FMLA certification guide for employers
The Family and Medical Leave Act (FMLA) is one of the most commonly requested forms of employee leave. It provides job-protected leave for employees who need time off due to a serious health condition, additions to the family (through childbirth, adoption, or foster care), or to care for a family member with a serious health condition. It’s an important protection for employees, but managing leave requests and obtaining FMLA certification can be a confusing process for employers.
If you’re not quite sure how to handle an employee’s FMLA request or you’re wondering how you can verify their eligibility for medical leave under the FMLA, keep reading to learn more about FMLA certification.
What is FMLA certification?
FMLA certification is the process of verifying and certifying an employee’s eligibility for FMLA leave. It typically involves reviewing documentation from a medical professional verifying that the employee or an immediate family member possesses a serious health condition requiring FMLA leave.
What documentation can be requested for FMLA certification?
Any time that an employee requests FMLA leave, the employer can request that the employee provides FMLA certification documentation from a healthcare provider. The Department of Labor has templates available for the certification of an employee’s serious health condition (form wh-380-e) and the certification of a family member’s serious health condition (form wh-380-f).
These forms include information on the expected duration of the condition, dates of scheduled treatment, and the employee’s incapacity as it relates to their essential job functions. One thing that is noticeably absent from the form is a diagnosis. There may be some mention of required treatments or specialists that they are seeing that may provide some context clues, but employees do not need to disclose their specific serious health condition in order to complete FMLA certification and employers should respect the employee’s privacy.
The DOL rules also stress that the status of a healthcare provider isn’t limited to physicians. A provider is defined as a doctor of medicine or osteopathy authorized to practice medicine or surgery in a specific state or any other person whom the Secretary of Labor deems capable of providing health care services.
Here’s a partial list of those who are considered healthcare providers:
Clinical Social Workers
Christian Science practitioners
Other healthcare providers recognized by the employer or the benefits manager of the employer’s group health plan such as acupuncturists, nutritionists, and massage therapists.
There are instances where medical certification may not be applicable, such as military family leave. In these instances, employers can still request certification in the form of documentation verifying the need for military family leave for a qualifying exigency.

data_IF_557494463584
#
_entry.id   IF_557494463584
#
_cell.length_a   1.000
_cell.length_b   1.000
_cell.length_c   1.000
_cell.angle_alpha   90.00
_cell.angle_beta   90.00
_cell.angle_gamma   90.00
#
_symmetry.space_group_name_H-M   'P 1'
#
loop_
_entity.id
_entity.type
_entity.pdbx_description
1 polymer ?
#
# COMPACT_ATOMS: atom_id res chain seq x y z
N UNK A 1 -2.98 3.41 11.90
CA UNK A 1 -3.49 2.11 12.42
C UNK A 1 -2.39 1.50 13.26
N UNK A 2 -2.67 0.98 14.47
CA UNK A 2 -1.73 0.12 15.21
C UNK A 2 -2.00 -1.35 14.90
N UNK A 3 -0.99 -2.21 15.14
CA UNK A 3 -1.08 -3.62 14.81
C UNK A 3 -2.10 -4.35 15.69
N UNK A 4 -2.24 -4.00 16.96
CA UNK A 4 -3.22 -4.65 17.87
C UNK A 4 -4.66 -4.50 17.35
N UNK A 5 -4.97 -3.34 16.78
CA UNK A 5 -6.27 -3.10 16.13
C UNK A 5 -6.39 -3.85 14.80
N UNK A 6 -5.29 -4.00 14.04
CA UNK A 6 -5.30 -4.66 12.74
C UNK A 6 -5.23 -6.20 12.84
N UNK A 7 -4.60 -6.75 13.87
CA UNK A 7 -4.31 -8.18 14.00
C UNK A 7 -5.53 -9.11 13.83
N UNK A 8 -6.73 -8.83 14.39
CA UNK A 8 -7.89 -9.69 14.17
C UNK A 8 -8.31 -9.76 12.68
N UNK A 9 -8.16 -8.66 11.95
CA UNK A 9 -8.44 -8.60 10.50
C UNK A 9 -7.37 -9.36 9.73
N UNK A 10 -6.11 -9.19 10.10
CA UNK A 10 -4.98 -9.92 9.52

Similarly, employees do not need medical certification of their need for leave to bond with a new child. They may show a birth certificate or adoption/placement documentation to verify the existence of the child and that they are still within the one-year eligibility timeline for FMLA leave to bond with a child, but full medical certification should not be requested. Pregnancy can count as a serious health condition and medical certification can be requested if an employee requests time off due to pregnancy or to recover from childbirth.
FMLA medical certification timeline for employers
Here are the standard steps in the FMLA certification process for an employer.
Receive the FMLA leave request or otherwise become aware of an employee’s need for FMLA
The process starts when employers either receive an FMLA request from an employee or become aware that an employee may qualify for and require FMLA leave.
At this time, you’ll need to verify that you are considered a covered employer and verify the employee’s eligibility. Per FMLA regulations, a covered employer is one who employs 50 or more employees within a 75-mile radius of the employee’s worksite.
Employees also have some eligibility guidelines to meet. In general, employees are eligible for FMLA leave if they:
Work for a covered employer.
Have worked for their current employer for 12 months.
Have clocked at least 1,250 hours over the past 12 months.
Work at or report to a worksite with at least 50 employees within a 75-mile radius (for remote staff, the worksite that they report to is whatever office they receive the majority of their assignments from).
Have a qualifying reason for FMLA leave.
Provide an eligibility notice
Within five business days of becoming aware of an employee’s potential eligibility for FMLA leave, the employer must provide an eligibility notice. At this stage, the eligibility determination is simply about whether the employee meets the basic eligibility criteria. The eligibility notice is not making a determination of whether or not the leave will be granted as the final determination will be made after medical certification is provided by a healthcare provider.
This is the step where employers can request medical certification to verify the need for FMLA leave. Employers can fill out the first section of the applicable DOL medical certification form and provide a deadline for returning the form. Employers do need to give employees and their health providers at least 15 calendar days to complete and return the paperwork. The employee’s healthcare provider can then complete the rest of the form.